7 June 1823– From Military Labor Battalion No8, located in the Military Settlements of Kherson, Yekaterinoslavl, and Slobodsko-Ukraine provinces, there were formed two Military Labor battalions: No7for the Slobodsko-Ukraine Military Settlements, and No8for the Kherson and Yekaterinoslavl Settlements. After this, Military Labor Battalion No7 in the Novgorod Military Settlement became No6, and the former No6 was assigned No9 (456).

9 August 1823– The Craftsmen Company of the Headquarters of HIS IMPERIAL MAJESTY [Masterovaya rota Glavnago Shtaba EGO IMPERATORSKAGO VELICHESTVA] was established for the Court Carriage Establishment [Pridvornoe Ekipazhnoe zavedenie(457).

 

By 1826 the distribution of Military Labor battalions and companies was as follows:

a) Military Labor battalions:

NoNo1 and 2 – in Moscow; NoNo3 and 4 – with the Department of Lines of Communications; NoNo5, 6, 7, 8, and one company of No9 – with the Separate Corps of Military Settlements, and the other three companies of No9 – with the Survey Department.

b) Military Labor companies:

NoNo1, 2, 3, and 4 – in the New Finland Engineering Region; NoNo5 and 6 – in the Old Finland Region; NoNo7, 8, and 9 – in the St.-Petersburg Region, NoNo11, 12, 13, 14, 15, 16, 17, and 18 – in the Livonia Region; NoNo19, 20, 21, 22, 23, 24, and 25 – in the Kiev Region, NoNo26, 27, 28, and 37 – in the Danube Region; NoNo29, 30, 31, and 38 – in the Kherson Region, NoNo32, 33, and 34 – in the Georgia Region; No35 – in the Orenburg Region; No36 – in the Siberia Region; and NoNo39, 40, 41, and 42 – with the Guards Barracks Commission [Gvardeiskaya Kazarmennaya Kommissiya]. In addition there were still the two Temporary Military Labor Companies NoNo1 and 2 with the Separate Caucasus Corps.

The Craftsmen Company of the Headquarters of HIS IMPERIAL MAJESTYwas, as before, with the Court Carriage Establishment (458).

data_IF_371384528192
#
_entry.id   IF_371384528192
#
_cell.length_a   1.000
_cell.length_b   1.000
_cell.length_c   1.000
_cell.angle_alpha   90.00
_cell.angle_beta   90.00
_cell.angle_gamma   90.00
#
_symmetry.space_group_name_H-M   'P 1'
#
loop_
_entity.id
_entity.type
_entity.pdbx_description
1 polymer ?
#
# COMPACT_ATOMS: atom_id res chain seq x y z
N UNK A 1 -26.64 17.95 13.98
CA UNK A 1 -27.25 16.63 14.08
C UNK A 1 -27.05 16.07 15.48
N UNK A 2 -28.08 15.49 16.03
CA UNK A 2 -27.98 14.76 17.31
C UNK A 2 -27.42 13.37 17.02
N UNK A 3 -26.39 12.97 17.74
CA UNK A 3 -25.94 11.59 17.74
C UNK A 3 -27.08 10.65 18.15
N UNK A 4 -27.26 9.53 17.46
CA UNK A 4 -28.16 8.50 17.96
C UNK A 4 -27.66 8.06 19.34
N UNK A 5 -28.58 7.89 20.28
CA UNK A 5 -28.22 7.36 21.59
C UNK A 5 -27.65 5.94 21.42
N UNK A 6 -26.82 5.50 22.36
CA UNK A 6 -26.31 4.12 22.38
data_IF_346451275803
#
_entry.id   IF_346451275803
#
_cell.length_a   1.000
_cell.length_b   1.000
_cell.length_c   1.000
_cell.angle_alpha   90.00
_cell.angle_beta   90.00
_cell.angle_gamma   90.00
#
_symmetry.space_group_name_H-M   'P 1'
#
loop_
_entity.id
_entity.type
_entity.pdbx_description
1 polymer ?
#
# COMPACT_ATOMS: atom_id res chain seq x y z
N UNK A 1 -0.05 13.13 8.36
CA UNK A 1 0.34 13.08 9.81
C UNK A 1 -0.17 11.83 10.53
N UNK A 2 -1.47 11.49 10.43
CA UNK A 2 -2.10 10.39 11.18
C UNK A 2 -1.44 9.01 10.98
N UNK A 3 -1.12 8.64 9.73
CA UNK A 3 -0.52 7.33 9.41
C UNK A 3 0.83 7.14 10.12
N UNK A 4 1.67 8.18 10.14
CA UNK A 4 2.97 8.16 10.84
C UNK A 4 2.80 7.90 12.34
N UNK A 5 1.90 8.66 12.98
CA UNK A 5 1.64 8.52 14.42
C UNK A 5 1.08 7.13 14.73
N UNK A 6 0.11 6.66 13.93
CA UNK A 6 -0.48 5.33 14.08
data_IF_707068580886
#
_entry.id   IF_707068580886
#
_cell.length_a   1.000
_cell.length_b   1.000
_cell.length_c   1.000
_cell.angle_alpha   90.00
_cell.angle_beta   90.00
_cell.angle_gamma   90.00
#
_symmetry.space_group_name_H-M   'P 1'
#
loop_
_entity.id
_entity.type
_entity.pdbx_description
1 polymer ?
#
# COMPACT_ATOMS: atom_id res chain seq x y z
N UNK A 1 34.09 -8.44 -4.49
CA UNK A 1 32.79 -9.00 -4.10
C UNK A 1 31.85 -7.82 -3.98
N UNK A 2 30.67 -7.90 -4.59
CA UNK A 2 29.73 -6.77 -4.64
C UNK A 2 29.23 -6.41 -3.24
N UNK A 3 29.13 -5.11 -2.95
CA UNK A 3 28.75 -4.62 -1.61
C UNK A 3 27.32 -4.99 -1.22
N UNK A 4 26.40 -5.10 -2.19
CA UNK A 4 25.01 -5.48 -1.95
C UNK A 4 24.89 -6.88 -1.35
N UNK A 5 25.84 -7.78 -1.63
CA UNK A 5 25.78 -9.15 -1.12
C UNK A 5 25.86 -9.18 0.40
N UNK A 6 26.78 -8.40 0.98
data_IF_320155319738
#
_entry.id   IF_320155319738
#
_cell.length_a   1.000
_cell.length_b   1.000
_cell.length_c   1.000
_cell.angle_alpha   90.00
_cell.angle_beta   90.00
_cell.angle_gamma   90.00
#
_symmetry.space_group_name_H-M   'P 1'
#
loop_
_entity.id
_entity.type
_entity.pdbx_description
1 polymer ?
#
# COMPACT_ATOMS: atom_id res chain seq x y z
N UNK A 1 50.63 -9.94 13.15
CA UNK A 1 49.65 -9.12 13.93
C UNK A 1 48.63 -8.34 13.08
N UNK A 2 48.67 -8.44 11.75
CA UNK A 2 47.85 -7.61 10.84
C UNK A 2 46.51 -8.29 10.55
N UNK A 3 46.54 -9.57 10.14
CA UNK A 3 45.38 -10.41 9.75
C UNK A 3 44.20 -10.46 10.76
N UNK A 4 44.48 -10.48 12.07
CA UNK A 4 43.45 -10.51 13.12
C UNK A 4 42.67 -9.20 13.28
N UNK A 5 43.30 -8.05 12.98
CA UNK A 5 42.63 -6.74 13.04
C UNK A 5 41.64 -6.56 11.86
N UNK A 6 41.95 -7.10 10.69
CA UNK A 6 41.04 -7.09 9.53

XII. GUARDS INFANTRY.

 

14 March 1801– Regiments of the Life-Guards [Leib-Gvardii] are ordered to be named as previously: HIS IMPERIAL MAJESTY’S Regiment – as the Preobrazhenskii; the former His Imperial Highness Alexander Pavlovich’s  – as the Semenovskii; His Imperial Highness Nicholas Pavlovich’s – as the Izmailovskii (459).

29 December 1802– These regiments are directed to be organized as follows: the Preobrazhenskii – of four Grenadier battalions, and the Semenovskii and Izmailovskii – of three Grenadier battalions, with each battalion prescribed to be of four companies. The Life-Guards Jäger Battalion [Leib-Gvardii Yegerskii batalion] was kept at its previous four-company establishment (460).

10 May 1806– The Life-Guards Jäger Battalion was reformed into the two-battalion Life-Guards Jäger Regiment [Leib-Gvardii Yegerskii polk] (461).

13 June 1807– With the establishment of divisions, all four regiments of Guards infantry went to the 1st Division (462).

22 January 1808– The Life-Guards Battalion of IMPERIAL Militia [Leib-Gvardii batalion IMPERATORSKOI Militsii] became part of the force of Guards infantry. This had been formed in 1806 at the call-up of the Land Host [Zemskoe voisko], and consisted of four companies with an Artillery command which along with this was ordered to be assigned to the Life-Guards Artillery Battalion but be considered as detached from it (463).

8 April 1808– This battalion was directed to be named the Battalion of Finland Guards [batalion Finlyandskoi Gvardii]; at the same time it was also called the Life-Guards Finland Battalion [Leib-Gvardii Finlyandskii batalion] (464).

22 February 1811– In the Life-Guards Preobrazhenskii, Semenovskii, and Izmailovskii regiments, only the first companies of the battalions remained Grenadiers, and the rest were renamed Fusiliers. Along with this, the battalions themselves were ordered to be designated by numbers—1st, 2nd, etc.  (465).

19 October 1811– The Life-Guards Finland Battalion was reformed as the three-battalion L.-Gds. Finland Regiment (466).

7 November 1811– The three-battalion L.-Gds. Lithuania Regiment [L.-Gv. Litovskii polk] was established, to which came one battalion of the Preobrazhenskii Regiment, which after this remained at a three-battalion establishment (467).